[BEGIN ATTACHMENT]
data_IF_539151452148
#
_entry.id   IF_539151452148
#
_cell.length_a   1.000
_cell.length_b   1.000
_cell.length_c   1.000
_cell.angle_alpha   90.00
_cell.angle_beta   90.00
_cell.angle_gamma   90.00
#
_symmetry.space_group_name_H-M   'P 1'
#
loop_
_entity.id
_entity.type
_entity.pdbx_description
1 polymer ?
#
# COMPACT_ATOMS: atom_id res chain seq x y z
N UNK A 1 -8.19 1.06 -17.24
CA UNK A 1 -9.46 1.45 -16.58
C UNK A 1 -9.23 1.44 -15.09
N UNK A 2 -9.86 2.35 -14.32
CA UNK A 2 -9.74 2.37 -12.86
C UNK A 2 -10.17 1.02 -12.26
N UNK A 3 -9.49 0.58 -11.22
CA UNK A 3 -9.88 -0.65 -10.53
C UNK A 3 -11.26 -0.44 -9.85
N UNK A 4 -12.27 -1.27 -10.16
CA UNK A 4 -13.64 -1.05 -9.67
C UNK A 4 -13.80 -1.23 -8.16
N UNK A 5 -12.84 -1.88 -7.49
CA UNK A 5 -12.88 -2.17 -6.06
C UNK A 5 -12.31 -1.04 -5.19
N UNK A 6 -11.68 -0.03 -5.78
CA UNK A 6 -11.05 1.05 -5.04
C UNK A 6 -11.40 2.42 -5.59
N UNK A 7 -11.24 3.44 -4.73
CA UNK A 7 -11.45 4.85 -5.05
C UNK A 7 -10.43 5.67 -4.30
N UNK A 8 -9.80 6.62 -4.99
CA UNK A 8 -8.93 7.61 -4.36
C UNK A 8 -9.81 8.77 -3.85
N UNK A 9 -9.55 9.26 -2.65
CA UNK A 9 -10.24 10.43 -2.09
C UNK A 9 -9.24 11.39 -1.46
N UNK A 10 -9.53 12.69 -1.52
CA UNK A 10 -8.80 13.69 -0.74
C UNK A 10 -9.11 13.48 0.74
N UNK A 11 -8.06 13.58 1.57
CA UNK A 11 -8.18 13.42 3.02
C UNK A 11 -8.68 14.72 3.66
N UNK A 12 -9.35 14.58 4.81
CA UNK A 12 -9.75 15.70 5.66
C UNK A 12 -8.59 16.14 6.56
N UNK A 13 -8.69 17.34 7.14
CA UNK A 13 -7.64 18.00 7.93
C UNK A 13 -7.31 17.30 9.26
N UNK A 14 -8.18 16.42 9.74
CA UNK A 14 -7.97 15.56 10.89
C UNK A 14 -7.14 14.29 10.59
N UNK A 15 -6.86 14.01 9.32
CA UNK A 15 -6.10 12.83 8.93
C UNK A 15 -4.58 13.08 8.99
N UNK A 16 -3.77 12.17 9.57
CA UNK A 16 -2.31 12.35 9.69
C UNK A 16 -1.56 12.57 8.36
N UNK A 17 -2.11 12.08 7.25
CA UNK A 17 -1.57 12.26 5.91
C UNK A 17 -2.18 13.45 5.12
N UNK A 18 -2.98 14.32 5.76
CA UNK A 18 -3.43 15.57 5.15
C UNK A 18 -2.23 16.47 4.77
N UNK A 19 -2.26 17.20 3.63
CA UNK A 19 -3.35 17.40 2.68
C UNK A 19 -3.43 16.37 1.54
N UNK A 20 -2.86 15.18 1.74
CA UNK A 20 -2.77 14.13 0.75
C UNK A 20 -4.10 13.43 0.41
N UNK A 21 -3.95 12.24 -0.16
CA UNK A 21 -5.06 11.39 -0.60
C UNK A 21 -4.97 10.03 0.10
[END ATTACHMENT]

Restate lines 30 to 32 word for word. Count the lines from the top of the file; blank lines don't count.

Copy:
N UNK A 4 -12.27 -1.27 -10.16
CA UNK A 4 -13.64 -1.05 -9.67
C UNK A 4 -13.80 -1.23 -8.16